License to Learn
Over two million Myanmar people are estimated to be living in Thailand. Some are fleeing warfare, others political injustice, but most come seeking opportunity. These economic refugees hope to save money and return home, but it is unclear how long this will take: two years, five years, 15 years, or more?
This waiting game has the greatest impact on the children who come with their families. Put to work or left at home to care for younger siblings, there are at least 200,000 migrant children in Thailand who are not in school.
Boys at an REWC school in Ranong Province
Upset by the number of children on the streets and in factories, concerned migrant workers formed learning centers to educate their children. Nine of these learning centers have now become the Ranong Education Working Committee (REWC). Many REWC teachers were once factory workers and laborers themselves and have the community’s trust. Through coordinated efforts, REWC currently provides standardized education for over 1,000 students in southern Thailand.
In our seven-year partnership, Partners Asia, through support from the John P. Hussman Foundation, has helped REWC: provide three school buses; develop four schools; train 35 teachers; educate over 4,000 students who would otherwise be out of school.
REWC learning centers teach the Myanmar curriculum with the addition of Thai language classes. Once a year, a Myanmar Ministry of Education official comes to Thailand to proctor an exam, or students travel to Myanmar to take it there. Students who pass are officially recognized as having completed their respective grade. Furthermore, REWC provides the option of taking courses through Thailand’s Non-formal Education system. Interested students also have the chance to take Thai exams with certification of grade level upon passing. Should they choose to remain in Thailand, this option allows them to continue their studies through the Thai government system.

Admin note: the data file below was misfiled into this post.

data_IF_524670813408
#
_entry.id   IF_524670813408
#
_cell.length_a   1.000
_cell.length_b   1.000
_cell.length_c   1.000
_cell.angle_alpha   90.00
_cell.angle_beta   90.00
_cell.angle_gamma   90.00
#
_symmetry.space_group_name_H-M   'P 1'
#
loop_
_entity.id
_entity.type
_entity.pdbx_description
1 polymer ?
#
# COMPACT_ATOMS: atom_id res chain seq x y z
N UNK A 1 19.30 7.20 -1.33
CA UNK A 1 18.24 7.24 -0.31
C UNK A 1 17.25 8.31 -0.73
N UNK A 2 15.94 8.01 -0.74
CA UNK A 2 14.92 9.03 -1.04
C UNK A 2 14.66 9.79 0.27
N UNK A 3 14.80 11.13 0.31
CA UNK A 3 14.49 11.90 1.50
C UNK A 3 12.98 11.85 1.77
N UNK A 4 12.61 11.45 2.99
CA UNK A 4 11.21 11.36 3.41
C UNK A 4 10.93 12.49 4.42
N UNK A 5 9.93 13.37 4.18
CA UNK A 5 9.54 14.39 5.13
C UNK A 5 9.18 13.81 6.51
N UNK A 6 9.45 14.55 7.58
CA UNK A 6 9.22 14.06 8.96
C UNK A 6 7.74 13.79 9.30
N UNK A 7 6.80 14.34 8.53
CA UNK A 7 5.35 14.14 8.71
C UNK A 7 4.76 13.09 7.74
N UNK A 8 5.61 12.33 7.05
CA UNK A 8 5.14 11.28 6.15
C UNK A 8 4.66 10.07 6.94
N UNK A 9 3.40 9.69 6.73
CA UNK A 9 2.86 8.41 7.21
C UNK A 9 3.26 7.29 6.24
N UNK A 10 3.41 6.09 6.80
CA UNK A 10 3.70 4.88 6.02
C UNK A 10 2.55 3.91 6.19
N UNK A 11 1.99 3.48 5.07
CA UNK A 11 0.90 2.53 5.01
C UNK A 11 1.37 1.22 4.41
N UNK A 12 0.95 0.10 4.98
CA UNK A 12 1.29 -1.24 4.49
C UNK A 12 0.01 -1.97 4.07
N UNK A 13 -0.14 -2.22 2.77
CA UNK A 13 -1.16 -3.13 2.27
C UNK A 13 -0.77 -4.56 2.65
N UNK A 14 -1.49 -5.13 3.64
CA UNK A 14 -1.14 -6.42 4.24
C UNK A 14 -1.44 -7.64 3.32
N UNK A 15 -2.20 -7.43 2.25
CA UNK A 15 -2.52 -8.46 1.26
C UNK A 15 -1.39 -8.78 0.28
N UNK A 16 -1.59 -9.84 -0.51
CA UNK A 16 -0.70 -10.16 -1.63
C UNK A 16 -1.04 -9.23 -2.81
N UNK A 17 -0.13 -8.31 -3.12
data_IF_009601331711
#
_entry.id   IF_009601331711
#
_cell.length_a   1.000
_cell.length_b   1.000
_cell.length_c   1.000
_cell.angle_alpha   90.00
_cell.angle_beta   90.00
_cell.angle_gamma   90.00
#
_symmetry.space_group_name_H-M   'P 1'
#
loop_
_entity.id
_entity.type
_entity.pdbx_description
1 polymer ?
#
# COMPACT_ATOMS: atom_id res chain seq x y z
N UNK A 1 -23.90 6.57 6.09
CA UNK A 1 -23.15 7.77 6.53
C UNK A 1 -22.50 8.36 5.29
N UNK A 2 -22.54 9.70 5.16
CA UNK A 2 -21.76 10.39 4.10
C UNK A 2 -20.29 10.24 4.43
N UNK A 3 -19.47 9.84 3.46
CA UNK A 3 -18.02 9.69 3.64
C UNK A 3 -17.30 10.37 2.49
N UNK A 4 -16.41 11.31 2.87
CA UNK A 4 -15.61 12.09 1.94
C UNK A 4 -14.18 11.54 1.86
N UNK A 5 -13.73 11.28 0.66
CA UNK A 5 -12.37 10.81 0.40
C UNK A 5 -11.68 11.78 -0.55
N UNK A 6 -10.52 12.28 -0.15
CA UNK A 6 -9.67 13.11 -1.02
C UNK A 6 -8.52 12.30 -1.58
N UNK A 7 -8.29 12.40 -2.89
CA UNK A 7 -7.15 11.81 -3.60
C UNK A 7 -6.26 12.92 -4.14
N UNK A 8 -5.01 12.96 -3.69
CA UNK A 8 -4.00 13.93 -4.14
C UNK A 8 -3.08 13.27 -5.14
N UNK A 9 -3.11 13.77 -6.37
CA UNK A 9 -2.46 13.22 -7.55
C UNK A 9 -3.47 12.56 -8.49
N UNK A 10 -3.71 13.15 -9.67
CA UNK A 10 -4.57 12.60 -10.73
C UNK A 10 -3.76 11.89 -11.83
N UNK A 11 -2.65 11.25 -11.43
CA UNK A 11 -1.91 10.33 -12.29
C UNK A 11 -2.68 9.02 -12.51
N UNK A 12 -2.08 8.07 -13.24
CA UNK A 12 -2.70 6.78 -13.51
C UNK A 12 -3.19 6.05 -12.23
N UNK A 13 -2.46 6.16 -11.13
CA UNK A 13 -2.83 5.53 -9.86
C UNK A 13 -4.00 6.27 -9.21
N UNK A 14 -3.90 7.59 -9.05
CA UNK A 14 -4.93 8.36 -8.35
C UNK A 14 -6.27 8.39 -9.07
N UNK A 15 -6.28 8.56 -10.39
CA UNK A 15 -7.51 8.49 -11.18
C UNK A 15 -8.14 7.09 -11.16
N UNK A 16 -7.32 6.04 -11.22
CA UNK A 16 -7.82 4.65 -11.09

An REWC school director (left) and young student (right)
Access to education is a serious challenge for many migrants in Thailand. While Thai policy states every child under 15 years has a right to public education regardless of their ID status, many Myanmar parents are reluctant to enroll their children because they are fearful of authorities, are unclear about the process, or are discouraged by the schools themselves. Additionally, some parents feel that Thai education is unnecessary because they intend to move back home. Thus, REWC is specially positioned to create transitional schools that allow migrant children to receive accredited education with the option of one day transferring to school in Myanmar.
REWC’s gift of education is already having lasting impacts: over 4,000 children have a chance at a life of their making.